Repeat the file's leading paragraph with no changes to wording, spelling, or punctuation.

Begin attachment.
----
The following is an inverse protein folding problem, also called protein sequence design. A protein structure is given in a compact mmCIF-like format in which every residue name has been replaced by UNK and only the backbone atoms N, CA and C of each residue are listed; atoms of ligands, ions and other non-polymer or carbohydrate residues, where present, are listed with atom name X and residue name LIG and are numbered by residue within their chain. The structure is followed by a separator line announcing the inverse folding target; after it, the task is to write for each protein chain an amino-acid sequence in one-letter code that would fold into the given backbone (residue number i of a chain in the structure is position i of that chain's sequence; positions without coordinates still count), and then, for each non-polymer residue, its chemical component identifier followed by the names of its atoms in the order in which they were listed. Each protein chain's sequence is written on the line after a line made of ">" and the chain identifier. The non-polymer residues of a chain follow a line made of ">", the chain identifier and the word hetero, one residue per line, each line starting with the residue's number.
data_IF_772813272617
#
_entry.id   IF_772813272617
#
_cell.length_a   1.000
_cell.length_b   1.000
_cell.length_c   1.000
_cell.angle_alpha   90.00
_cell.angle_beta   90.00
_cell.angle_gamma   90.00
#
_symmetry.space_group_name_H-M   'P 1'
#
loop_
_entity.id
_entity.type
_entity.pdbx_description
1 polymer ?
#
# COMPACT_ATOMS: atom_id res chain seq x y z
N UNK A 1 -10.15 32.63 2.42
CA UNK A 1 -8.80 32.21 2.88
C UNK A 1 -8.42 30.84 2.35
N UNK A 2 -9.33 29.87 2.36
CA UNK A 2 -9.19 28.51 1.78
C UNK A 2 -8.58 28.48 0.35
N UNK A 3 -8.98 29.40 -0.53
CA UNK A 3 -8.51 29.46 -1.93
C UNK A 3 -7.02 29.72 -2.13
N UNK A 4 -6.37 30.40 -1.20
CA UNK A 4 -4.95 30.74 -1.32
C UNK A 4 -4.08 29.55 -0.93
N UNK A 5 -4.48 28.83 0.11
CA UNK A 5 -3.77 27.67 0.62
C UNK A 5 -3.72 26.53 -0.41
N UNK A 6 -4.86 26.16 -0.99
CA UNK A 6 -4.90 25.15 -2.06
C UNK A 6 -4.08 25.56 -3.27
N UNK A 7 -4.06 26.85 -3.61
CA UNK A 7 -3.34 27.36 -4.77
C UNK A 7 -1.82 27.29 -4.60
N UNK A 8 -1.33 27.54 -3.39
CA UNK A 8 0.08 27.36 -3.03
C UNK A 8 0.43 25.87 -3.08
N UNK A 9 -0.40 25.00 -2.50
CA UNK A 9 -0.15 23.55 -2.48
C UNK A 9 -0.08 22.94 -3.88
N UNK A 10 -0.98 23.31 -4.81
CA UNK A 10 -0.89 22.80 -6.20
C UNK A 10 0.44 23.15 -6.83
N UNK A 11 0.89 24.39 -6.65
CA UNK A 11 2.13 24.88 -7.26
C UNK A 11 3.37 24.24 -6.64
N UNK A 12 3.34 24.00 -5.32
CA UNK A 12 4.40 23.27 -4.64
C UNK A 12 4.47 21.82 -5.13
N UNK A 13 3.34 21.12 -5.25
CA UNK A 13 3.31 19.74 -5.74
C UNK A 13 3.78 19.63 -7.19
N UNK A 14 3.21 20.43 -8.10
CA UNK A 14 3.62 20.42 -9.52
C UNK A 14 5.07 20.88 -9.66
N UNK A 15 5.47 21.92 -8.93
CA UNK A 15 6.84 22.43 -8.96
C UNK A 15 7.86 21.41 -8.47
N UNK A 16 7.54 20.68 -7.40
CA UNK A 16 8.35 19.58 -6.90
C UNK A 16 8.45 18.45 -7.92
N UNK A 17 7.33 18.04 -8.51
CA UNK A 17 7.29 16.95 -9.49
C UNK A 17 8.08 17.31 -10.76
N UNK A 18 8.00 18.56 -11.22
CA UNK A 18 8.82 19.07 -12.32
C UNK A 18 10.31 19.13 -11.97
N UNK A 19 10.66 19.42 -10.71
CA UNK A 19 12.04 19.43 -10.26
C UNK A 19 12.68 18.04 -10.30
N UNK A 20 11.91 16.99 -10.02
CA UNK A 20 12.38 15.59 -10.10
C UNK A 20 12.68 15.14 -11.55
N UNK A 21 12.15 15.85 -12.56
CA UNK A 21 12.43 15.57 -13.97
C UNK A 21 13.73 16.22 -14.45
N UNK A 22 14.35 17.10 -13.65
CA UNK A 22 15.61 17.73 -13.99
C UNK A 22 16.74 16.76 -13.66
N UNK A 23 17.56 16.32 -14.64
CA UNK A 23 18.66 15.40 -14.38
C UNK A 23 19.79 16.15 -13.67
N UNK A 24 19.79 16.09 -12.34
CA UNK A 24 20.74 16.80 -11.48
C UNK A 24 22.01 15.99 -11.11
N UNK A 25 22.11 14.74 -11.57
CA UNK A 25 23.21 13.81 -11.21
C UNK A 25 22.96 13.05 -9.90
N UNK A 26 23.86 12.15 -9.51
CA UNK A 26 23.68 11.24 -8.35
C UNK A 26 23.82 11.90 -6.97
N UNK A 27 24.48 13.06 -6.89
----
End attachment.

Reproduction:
The following is an inverse protein folding problem, also called protein sequence design. A protein structure is given in a compact mmCIF-like format in which every residue name has been replaced by UNK and only the backbone atoms N, CA and C of each residue are listed; atoms of ligands, ions and other non-polymer or carbohydrate residues, where present, are listed with atom name X and residue name LIG and are numbered by residue within their chain. The structure is followed by a separator line announcing the inverse folding target; after it, the task is to write for each protein chain an amino-acid sequence in one-letter code that would fold into the given backbone (residue number i of a chain in the structure is position i of that chain's sequence; positions without coordinates still count), and then, for each non-polymer residue, its chemical component identifier followed by the names of its atoms in the order in which they were listed. Each protein chain's sequence is written on the line after a line made of ">" and the chain identifier. The non-polymer residues of a chain follow a line made of ">", the chain identifier and the word hetero, one residue per line, each line starting with the residue's number.